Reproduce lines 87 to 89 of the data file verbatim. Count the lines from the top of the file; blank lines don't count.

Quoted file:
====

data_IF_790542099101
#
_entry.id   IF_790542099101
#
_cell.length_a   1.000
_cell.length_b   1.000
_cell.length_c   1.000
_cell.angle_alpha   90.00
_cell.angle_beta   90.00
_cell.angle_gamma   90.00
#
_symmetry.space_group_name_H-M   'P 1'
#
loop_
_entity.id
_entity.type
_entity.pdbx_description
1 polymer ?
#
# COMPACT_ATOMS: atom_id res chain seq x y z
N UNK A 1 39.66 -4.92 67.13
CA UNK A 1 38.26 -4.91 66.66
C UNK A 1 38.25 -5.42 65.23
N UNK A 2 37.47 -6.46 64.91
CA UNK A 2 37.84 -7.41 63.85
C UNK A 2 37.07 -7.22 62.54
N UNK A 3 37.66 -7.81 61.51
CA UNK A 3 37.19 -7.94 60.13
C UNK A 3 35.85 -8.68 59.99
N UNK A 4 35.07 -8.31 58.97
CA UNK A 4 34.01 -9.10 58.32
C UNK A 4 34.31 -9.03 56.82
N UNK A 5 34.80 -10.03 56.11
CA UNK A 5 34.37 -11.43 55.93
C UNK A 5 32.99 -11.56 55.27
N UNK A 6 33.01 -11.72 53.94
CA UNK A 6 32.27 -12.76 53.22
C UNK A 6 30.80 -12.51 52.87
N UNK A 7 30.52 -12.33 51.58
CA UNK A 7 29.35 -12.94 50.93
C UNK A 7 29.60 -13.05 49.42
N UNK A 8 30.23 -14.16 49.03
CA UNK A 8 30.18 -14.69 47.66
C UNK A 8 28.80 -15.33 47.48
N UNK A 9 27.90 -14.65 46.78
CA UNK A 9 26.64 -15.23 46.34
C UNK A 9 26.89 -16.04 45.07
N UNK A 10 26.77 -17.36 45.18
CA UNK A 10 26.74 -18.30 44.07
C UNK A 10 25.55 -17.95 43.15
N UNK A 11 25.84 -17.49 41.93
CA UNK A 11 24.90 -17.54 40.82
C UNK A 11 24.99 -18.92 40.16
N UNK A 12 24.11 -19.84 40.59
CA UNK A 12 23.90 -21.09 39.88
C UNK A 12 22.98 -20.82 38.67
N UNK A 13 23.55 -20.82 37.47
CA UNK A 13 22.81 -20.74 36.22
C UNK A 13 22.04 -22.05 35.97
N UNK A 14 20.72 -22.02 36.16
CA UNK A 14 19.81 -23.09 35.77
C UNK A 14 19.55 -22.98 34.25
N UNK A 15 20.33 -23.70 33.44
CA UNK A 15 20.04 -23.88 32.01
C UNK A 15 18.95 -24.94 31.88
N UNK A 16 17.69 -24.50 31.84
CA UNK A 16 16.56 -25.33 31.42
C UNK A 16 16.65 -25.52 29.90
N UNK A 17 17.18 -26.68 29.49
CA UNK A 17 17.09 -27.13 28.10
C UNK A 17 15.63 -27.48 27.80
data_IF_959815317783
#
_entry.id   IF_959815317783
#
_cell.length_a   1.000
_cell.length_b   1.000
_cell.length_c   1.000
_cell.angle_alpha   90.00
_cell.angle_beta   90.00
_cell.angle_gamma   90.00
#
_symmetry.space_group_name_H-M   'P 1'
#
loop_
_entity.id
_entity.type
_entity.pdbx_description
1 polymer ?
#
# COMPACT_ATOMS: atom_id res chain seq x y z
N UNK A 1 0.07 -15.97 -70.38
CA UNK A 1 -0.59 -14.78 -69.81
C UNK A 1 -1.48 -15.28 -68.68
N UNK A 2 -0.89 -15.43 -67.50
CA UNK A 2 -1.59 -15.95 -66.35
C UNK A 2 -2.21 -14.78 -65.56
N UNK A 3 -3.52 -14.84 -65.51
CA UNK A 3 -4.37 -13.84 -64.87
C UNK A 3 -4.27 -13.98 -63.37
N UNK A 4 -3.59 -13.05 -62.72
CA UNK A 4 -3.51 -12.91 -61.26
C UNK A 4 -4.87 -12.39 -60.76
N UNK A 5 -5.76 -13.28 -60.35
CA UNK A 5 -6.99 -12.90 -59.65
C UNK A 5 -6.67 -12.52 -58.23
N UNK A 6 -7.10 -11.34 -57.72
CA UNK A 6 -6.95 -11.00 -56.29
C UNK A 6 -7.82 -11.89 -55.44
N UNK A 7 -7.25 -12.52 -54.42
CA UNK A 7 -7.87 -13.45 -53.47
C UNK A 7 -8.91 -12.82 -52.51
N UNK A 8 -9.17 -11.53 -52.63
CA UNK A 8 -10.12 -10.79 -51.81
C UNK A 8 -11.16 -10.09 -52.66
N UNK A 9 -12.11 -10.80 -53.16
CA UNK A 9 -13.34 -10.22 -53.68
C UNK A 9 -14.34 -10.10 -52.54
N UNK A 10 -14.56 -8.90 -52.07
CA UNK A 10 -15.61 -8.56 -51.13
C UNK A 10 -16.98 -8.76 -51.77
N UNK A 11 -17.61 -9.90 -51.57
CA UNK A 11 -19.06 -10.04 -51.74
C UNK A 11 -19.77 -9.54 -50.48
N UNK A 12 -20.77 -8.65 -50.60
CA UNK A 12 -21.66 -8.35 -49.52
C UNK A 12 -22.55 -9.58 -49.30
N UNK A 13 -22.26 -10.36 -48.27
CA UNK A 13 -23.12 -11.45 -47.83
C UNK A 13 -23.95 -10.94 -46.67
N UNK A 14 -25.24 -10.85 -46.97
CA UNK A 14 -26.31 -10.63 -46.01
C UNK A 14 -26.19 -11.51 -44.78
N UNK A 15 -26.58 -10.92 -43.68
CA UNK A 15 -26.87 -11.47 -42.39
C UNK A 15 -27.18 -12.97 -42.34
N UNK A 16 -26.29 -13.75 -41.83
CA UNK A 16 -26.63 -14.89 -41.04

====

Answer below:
_entity.type
_entity.pdbx_description
1 polymer ?